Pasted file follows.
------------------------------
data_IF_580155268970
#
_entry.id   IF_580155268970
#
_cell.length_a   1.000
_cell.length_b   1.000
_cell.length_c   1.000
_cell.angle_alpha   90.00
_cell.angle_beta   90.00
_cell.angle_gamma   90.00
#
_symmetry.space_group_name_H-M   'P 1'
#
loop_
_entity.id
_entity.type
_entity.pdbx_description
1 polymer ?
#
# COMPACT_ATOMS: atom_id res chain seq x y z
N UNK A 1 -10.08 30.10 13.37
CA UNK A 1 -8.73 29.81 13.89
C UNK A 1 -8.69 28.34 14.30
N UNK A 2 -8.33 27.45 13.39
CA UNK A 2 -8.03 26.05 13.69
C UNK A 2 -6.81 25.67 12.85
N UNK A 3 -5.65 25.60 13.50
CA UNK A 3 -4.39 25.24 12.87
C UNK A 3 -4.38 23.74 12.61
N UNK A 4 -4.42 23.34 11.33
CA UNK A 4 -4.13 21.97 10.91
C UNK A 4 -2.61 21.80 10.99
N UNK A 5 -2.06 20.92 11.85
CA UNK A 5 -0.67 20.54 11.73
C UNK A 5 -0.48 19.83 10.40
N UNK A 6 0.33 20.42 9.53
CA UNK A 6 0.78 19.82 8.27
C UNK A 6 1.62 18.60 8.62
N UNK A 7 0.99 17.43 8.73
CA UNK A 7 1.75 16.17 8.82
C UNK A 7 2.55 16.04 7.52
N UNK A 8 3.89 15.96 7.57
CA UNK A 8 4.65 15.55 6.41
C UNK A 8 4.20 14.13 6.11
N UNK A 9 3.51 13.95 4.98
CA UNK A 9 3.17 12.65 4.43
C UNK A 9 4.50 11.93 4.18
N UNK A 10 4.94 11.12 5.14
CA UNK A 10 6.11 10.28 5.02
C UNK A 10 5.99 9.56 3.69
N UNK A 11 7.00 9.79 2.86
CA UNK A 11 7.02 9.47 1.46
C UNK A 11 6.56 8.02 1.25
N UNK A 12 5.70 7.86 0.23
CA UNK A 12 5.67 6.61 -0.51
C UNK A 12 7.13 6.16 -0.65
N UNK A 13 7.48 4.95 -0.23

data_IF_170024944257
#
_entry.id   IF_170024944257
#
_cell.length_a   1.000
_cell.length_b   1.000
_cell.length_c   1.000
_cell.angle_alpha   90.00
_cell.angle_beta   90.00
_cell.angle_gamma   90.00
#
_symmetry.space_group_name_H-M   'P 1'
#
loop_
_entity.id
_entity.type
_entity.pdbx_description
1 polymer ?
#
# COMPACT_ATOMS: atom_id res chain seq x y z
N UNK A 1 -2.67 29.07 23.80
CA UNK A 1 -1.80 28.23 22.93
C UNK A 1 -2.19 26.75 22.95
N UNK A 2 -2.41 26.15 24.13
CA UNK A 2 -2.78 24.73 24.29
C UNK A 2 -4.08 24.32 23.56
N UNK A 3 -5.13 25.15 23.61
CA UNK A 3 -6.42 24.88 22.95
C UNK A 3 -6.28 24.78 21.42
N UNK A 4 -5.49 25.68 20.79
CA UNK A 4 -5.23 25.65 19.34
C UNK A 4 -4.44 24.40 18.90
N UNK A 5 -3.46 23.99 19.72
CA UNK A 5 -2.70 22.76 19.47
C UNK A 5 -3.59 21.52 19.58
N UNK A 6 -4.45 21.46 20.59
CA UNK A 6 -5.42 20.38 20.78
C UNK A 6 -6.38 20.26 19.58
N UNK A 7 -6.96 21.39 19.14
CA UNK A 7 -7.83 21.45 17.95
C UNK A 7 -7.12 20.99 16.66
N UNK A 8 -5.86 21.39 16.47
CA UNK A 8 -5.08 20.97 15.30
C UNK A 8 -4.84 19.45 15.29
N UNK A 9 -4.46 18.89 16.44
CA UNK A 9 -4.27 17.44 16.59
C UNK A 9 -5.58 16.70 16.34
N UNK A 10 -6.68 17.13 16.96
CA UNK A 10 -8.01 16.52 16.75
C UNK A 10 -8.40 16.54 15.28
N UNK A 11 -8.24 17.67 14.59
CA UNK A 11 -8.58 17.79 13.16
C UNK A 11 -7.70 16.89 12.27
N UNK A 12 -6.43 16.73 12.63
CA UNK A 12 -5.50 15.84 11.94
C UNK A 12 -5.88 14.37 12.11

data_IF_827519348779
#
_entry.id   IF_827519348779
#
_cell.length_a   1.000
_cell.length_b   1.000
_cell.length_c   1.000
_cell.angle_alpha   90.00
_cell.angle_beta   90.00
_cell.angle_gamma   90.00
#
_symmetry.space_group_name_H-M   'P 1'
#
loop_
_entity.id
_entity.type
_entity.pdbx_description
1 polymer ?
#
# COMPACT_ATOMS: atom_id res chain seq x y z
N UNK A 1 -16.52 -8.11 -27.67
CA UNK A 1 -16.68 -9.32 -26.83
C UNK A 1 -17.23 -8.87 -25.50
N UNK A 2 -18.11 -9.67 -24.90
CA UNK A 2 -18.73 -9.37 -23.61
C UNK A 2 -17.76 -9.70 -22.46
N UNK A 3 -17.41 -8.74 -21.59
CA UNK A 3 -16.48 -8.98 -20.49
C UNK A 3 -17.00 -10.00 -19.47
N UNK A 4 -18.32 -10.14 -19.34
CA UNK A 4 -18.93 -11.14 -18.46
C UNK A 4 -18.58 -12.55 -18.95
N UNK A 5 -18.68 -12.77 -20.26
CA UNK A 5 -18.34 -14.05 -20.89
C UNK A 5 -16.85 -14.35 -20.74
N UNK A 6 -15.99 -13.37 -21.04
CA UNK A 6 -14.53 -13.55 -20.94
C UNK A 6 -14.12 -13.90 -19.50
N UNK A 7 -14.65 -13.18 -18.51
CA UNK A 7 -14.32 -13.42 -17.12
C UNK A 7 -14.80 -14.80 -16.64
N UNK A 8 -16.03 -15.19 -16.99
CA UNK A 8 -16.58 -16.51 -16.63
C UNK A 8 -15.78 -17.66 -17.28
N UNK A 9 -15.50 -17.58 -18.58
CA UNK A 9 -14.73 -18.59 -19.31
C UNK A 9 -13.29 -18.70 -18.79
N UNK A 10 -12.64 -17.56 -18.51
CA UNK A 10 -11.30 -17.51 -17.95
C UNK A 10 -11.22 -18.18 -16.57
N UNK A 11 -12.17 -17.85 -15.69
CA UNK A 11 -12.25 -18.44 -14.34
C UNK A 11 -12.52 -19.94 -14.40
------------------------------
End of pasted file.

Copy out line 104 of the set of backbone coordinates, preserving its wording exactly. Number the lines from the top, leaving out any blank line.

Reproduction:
C UNK A 9 -5.58 16.70 16.34